The term may not have existed, but the concept certainly did: "For there are three that bear record in heaven, the Father, the Word, and the Holy Ghost: and these three are one."  1 John 5:7. 

This is in the KJV, which is the only version outside of their translation that they tolerate.
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« Reply #7 on: July 23, 2010, 06:28:49 PM »

Don't forget about Acts 20, where expressly it states that "God" purchased the Church with His own Blood.  Acts actually is a pretty good working tool to use with JW's, for example, again, the Holy Spirit is expressly called God when Ananias lies to the Holy Spirit and therefore it is declared that the lie was not to men, but to God. 
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« Reply #8 on: July 23, 2010, 08:01:30 PM »

These are great so far. How would you respond if they said the concept of the trinity didn't exist in the first few centuries of the church?
The term may not have existed, but the concept certainly did: "For there are three that bear record in heaven, the Father, the Word, and the Holy Ghost: and these three are one."  1 John 5:7.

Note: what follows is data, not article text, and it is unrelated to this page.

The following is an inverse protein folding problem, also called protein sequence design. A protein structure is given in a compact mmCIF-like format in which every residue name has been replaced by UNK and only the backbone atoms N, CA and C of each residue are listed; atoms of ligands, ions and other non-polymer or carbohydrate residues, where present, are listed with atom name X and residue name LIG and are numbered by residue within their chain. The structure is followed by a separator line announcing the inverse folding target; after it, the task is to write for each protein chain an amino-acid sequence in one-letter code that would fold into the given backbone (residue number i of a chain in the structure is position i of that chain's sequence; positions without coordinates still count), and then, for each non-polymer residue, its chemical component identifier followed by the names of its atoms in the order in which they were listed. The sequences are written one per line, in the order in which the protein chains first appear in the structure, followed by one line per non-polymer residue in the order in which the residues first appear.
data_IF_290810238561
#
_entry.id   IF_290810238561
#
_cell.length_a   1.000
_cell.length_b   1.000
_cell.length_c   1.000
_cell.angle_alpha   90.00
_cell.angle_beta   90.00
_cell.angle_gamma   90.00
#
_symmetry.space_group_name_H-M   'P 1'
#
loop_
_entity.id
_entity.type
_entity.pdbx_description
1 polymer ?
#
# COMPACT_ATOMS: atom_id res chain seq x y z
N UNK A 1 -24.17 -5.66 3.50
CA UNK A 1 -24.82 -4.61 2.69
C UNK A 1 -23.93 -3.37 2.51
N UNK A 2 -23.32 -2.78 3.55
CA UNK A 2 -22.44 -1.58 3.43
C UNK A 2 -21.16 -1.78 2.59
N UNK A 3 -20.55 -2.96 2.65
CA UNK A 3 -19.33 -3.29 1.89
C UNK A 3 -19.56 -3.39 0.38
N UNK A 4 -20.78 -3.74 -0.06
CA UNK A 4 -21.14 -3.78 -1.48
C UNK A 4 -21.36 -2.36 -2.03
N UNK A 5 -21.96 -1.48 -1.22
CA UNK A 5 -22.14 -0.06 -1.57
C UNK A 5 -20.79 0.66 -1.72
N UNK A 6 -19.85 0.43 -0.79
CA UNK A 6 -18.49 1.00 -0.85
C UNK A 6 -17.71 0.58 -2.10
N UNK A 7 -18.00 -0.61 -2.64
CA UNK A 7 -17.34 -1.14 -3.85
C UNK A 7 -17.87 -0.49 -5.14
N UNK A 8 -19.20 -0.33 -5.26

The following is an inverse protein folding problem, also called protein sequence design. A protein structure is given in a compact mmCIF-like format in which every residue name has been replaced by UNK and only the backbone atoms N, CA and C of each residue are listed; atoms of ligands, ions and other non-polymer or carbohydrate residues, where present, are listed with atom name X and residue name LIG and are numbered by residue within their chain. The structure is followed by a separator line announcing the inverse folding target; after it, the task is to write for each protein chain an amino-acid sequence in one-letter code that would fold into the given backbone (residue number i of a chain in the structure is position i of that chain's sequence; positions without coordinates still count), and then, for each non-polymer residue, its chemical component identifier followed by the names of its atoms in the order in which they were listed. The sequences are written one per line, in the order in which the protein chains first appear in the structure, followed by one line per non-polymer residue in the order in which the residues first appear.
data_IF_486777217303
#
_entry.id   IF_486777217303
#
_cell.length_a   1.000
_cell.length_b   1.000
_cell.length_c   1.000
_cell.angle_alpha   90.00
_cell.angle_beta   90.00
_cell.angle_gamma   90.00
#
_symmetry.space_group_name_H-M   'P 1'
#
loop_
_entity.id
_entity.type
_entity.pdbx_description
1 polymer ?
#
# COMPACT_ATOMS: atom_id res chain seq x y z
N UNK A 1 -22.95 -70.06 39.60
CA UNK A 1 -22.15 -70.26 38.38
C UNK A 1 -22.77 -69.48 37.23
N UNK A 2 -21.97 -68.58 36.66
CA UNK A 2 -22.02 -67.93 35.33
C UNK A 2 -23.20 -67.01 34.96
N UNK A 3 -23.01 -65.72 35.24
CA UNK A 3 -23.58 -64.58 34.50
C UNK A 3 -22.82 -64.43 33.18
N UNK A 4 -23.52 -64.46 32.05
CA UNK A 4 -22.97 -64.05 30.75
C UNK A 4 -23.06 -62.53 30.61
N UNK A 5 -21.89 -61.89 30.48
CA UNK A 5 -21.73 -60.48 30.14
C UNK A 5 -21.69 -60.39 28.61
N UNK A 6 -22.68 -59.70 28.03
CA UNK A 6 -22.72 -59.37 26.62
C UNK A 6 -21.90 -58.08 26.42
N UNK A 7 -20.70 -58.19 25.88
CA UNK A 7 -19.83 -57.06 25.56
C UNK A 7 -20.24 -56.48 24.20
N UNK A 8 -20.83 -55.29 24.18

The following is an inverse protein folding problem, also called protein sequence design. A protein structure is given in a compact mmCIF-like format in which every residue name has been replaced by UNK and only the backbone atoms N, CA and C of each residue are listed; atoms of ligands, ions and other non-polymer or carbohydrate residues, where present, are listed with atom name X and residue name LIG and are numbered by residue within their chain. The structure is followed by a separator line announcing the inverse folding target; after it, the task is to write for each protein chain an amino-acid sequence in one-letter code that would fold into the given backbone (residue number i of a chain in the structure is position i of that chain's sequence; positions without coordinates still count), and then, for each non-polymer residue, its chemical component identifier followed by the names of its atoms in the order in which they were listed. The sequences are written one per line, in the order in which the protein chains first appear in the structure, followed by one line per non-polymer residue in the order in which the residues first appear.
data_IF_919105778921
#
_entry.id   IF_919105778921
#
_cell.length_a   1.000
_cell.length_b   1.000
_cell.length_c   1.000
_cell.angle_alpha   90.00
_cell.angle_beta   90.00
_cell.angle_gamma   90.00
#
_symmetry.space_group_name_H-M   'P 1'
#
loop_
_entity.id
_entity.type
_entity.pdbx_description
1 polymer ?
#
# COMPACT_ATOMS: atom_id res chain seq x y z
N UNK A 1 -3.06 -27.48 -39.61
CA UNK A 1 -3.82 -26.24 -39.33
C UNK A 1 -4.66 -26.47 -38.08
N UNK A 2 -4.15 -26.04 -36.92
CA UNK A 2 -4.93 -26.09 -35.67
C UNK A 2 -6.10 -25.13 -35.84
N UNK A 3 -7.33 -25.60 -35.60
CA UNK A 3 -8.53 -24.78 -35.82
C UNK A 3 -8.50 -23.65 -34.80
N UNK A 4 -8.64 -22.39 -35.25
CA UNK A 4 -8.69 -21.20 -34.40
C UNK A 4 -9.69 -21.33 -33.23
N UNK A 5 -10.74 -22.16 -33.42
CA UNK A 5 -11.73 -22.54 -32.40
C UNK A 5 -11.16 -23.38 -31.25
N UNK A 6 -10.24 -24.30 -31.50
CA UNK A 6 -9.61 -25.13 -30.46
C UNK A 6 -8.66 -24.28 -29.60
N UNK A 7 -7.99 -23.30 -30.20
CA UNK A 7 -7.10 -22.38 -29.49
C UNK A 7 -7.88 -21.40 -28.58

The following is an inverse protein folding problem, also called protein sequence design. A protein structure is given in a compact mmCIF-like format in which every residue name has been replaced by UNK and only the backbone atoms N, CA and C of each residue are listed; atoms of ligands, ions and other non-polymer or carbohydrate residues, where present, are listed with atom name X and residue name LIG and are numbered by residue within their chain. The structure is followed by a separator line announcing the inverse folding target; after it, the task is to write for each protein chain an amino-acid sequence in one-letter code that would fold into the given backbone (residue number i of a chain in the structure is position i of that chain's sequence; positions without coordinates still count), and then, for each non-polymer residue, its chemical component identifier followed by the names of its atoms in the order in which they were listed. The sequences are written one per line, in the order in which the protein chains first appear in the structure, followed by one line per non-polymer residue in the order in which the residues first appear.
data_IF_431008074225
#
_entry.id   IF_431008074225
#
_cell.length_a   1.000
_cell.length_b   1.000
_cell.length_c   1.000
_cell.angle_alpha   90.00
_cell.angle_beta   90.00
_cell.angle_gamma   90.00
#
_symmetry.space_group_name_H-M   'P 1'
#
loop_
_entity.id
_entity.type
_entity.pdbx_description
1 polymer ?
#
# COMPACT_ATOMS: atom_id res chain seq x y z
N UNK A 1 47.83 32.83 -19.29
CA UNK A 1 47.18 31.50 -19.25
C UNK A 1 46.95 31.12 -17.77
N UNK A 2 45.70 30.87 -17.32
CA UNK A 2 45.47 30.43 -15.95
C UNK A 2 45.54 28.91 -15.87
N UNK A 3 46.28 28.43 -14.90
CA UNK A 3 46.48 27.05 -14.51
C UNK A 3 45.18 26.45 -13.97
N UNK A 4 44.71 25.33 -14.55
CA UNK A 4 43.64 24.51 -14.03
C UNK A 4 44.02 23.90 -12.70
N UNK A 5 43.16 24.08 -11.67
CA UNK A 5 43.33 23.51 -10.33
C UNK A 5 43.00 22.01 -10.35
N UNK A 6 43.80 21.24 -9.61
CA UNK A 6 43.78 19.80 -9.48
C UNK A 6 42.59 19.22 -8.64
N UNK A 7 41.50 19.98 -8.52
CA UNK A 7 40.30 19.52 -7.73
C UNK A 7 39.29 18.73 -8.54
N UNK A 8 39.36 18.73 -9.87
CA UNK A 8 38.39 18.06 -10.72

This is in the KJV, which is the only version outside of their translation that they tolerate.

Does Orthodoxy not acknowledge this to be a 17th century addition to the scriptures? I thought that was a well-knownfact but then I was surprised to see in my Orthodox Study Bible.
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« Reply #9 on: July 23, 2010, 08:14:13 PM »

These are great so far. How would you respond if they said the concept of the trinity didn't exist in the first few centuries of the church?
The term may not have existed, but the concept certainly did: "For there are three that bear record in heaven, the Father, the Word, and the Holy Ghost: and these three are one."  1 John 5:7. 

This is in the KJV, which is the only version outside of their translation that they tolerate.

Does Orthodoxy not acknowledge this to be a 17th century addition to the scriptures? I thought that was a well-knownfact but then I was surprised to see in my Orthodox Study Bible.
I don't know the answer to your question.  Can anyone respond?
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« Reply #10 on: July 23, 2010, 10:35:08 PM »

These are great so far. How would you respond if they said the concept of the trinity didn't exist in the first few centuries of the church?
The term may not have existed, but the concept certainly did: "For there are three that bear record in heaven, the Father, the Word, and the Holy Ghost: and these three are one."  1 John 5:7.  

This is in the KJV, which is the only version outside of their translation that they tolerate.